June 20, 2024

FMU Board of Trustees releases updated campus plans, new programs

The Francis Marion University Board of Trustees held its quarterly meeting on the university’s campus Thursday afternoon. During the meeting, updates to campus facilities and new programs were presented along with plans for upcoming facility renovations.

For the past two years, the university has been engaged in numerous building and renovation projects to meet the needs of new and growing programs. The first of these major projects, the renovation of the Smith University Center, one of the university’s original buildings built in 1973, was completed in December 2023.

The School of Business/School of Education building, a $23 million project funded entirely by the state, is slated to open for classes in August. This 54,000 square foot building will house the Schools of Business and Education. 

A new 4,400 square foot Engineering Workshop is also under construction. It will provide industrial-type space for heavy equipment and design projects necessary for the industrial engineering and mechanical engineering programs. This $1.37 million project is expected to be completed in July.

The campus is undergoing changes to its entryways as well. New university signage is being constructed at each entryway into campus and in front of the Stokes Administrative Building, which houses the university’s administrative offices.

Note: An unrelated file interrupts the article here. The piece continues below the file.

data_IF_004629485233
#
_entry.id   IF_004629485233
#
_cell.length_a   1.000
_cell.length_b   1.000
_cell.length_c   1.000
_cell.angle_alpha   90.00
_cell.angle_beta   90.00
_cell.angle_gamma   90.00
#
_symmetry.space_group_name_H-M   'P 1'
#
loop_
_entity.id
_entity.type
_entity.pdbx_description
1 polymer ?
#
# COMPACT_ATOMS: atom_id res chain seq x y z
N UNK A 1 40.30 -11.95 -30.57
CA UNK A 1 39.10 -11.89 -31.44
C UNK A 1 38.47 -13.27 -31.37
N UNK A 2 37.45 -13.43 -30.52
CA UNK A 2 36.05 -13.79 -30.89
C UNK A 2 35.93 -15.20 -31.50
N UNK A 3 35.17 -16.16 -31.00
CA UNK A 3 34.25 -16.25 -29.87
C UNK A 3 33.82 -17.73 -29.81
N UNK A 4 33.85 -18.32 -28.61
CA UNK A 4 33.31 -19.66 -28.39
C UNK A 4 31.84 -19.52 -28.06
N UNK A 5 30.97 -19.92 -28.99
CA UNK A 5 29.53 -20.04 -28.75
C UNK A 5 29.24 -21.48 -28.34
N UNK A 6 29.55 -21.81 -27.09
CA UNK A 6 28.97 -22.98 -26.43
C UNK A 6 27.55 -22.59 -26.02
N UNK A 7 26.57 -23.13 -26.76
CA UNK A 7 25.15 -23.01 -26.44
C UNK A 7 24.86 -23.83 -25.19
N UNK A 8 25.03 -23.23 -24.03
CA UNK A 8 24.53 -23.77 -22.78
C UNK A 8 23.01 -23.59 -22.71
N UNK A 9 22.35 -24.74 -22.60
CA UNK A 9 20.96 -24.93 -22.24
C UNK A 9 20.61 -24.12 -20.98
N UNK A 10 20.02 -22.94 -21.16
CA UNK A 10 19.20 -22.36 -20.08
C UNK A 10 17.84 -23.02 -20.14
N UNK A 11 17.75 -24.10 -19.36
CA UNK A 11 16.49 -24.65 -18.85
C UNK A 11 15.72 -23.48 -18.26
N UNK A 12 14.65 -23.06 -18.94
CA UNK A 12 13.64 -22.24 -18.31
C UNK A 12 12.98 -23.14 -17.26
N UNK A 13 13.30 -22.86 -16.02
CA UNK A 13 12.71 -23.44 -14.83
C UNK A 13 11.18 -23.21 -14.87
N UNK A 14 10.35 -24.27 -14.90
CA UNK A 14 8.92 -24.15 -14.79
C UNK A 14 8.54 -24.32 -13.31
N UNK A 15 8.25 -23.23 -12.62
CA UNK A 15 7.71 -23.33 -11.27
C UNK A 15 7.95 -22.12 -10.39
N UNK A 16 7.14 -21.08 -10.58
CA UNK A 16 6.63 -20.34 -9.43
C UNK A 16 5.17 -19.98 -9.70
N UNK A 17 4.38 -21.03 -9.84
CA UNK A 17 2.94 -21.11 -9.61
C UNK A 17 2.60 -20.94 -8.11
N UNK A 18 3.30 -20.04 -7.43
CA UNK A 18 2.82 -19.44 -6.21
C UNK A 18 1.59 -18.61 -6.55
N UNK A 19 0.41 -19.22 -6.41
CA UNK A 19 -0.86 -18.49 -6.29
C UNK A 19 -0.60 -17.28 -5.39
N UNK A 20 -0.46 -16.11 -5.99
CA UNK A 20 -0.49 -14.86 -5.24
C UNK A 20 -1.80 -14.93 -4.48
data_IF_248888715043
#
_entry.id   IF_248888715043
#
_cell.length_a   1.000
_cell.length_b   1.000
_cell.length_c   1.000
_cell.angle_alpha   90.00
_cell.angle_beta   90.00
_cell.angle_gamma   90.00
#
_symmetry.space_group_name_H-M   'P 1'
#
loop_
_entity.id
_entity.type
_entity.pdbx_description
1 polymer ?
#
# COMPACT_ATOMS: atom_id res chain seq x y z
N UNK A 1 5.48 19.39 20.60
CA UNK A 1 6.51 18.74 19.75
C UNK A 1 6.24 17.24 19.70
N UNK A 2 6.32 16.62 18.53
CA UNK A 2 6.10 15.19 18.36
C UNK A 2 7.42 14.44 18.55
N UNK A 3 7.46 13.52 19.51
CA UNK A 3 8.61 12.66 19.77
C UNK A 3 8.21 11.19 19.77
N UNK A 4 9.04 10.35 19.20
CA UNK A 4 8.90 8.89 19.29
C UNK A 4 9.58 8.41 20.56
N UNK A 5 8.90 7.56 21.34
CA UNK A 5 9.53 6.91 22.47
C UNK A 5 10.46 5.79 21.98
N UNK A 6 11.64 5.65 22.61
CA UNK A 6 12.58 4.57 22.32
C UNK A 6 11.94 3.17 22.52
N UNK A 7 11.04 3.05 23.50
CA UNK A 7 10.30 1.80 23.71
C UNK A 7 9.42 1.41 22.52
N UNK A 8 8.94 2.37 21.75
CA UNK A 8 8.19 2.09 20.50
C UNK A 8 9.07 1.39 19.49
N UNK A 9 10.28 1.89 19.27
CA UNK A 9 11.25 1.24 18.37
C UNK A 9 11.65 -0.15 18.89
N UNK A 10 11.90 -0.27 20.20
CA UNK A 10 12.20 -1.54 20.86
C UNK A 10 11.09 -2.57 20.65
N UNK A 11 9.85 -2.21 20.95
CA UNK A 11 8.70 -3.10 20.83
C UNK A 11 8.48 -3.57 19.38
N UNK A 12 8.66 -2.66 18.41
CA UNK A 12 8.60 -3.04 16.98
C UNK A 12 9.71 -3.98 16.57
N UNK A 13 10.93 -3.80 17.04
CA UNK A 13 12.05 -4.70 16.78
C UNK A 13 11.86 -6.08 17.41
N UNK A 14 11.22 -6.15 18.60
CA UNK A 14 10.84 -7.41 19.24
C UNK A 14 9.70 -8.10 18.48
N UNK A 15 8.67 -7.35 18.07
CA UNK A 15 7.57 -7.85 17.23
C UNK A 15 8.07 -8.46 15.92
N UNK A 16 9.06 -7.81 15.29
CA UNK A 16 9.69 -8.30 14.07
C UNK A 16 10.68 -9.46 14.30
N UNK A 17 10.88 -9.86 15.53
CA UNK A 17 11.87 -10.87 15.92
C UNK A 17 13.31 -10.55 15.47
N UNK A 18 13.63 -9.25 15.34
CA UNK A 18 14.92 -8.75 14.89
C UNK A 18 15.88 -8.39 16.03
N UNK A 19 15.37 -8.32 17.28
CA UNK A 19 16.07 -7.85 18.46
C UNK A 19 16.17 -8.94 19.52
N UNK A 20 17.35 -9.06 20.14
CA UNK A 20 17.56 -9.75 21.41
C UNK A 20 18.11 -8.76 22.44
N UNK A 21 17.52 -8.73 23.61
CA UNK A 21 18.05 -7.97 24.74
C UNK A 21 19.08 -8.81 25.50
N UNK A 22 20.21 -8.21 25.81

In addition, renovations are also taking place in Phase II of the Village Apartments refurbishment over the summer. Campus roads, parking lots, and sidewalks are being resurfaced as well and will be completed before the fall semester begins. 

Renovations are also occurring in the Leatherman Medical Education Complex in downtown Florence to accommodate the Doctorate of Occupational Therapy program that begins in August. These renovations will provide both living and vocational simulation areas for students in the university’s newest doctoral program. 

President Fred Carter shared with the Board that current building and renovation projects will be complete when students return to campus for the fall semester. He also provided a glimpse into future projects.

“FMU has one of the most beautiful college campuses in South Carolina. The construction of these new buildings and the renovation of existing ones will ensure that the campus remains as instructionally functional as it is attractive. Over the past two decades, we’ve added a rich array of new degree programs, and a few more are in the planning stage. Many of these require specialized and distinctive facilities. Fortunately, the university has the resources to build these without increasing student tuition or incurring any institutional debt.”

Carter credited the legislative delegation and philanthropic donors with providing appropriations and contributions to address these building needs. He also thanked Governor McMaster for the substantial programmatic support that he has provided the university.